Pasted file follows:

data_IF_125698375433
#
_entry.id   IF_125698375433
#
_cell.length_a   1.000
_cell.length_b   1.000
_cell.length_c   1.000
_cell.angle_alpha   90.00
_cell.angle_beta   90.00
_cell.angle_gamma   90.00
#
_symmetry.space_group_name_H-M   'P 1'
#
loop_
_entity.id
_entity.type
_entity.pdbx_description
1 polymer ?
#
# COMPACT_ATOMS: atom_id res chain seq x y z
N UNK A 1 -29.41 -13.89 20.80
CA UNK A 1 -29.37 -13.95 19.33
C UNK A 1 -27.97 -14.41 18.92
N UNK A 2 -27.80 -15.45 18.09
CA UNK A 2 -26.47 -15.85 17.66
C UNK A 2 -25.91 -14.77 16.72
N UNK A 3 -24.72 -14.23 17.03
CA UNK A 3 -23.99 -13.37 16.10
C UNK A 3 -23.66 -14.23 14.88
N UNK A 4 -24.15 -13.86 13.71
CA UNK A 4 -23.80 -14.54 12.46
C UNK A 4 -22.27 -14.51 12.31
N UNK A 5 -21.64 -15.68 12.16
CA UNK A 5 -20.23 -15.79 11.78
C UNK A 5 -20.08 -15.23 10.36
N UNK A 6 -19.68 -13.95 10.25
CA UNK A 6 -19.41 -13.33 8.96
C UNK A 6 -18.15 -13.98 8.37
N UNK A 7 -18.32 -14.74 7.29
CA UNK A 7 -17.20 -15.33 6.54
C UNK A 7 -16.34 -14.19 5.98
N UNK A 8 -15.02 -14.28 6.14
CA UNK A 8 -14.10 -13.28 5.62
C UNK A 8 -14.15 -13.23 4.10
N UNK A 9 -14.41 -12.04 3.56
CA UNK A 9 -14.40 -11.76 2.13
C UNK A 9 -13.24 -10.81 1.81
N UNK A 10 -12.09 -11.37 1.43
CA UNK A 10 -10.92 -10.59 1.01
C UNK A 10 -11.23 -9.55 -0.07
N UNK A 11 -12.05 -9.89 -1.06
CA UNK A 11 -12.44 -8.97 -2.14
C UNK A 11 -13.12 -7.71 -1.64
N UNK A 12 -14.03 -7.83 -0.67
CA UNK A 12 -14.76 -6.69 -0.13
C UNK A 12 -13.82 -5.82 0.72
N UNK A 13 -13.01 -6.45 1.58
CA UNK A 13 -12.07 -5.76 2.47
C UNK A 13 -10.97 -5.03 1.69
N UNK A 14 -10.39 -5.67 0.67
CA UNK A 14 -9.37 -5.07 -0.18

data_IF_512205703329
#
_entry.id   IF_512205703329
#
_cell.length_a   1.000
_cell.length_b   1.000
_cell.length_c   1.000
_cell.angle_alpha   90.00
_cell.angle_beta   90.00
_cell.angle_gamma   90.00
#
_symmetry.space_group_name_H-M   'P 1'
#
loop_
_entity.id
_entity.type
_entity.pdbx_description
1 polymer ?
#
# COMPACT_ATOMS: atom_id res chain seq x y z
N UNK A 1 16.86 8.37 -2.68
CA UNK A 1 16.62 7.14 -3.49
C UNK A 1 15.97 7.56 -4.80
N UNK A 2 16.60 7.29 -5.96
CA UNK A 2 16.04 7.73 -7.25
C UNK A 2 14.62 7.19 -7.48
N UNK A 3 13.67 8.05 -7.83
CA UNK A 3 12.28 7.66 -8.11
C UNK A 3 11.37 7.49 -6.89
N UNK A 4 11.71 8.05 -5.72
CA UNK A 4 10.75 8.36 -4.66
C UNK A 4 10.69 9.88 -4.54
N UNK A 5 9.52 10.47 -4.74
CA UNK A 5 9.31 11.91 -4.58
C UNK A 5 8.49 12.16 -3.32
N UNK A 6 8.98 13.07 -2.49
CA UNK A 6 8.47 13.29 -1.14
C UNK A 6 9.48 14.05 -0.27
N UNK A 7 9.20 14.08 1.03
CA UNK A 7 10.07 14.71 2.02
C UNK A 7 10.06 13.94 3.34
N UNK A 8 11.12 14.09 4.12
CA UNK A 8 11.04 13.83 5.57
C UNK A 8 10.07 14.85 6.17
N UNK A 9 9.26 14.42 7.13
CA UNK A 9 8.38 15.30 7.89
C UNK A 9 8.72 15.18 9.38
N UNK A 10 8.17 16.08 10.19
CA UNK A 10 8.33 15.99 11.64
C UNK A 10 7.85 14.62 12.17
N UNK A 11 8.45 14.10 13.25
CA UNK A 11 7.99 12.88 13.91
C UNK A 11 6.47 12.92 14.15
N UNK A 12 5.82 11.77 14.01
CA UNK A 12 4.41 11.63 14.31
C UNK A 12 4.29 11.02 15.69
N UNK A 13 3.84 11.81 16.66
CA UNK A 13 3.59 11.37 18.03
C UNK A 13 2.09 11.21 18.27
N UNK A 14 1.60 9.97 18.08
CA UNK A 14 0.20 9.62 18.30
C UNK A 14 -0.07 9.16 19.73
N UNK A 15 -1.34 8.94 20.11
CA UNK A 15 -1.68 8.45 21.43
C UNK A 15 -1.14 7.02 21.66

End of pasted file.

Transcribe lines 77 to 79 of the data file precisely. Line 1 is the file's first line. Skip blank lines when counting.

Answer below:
_entity.type
_entity.pdbx_description
1 polymer ?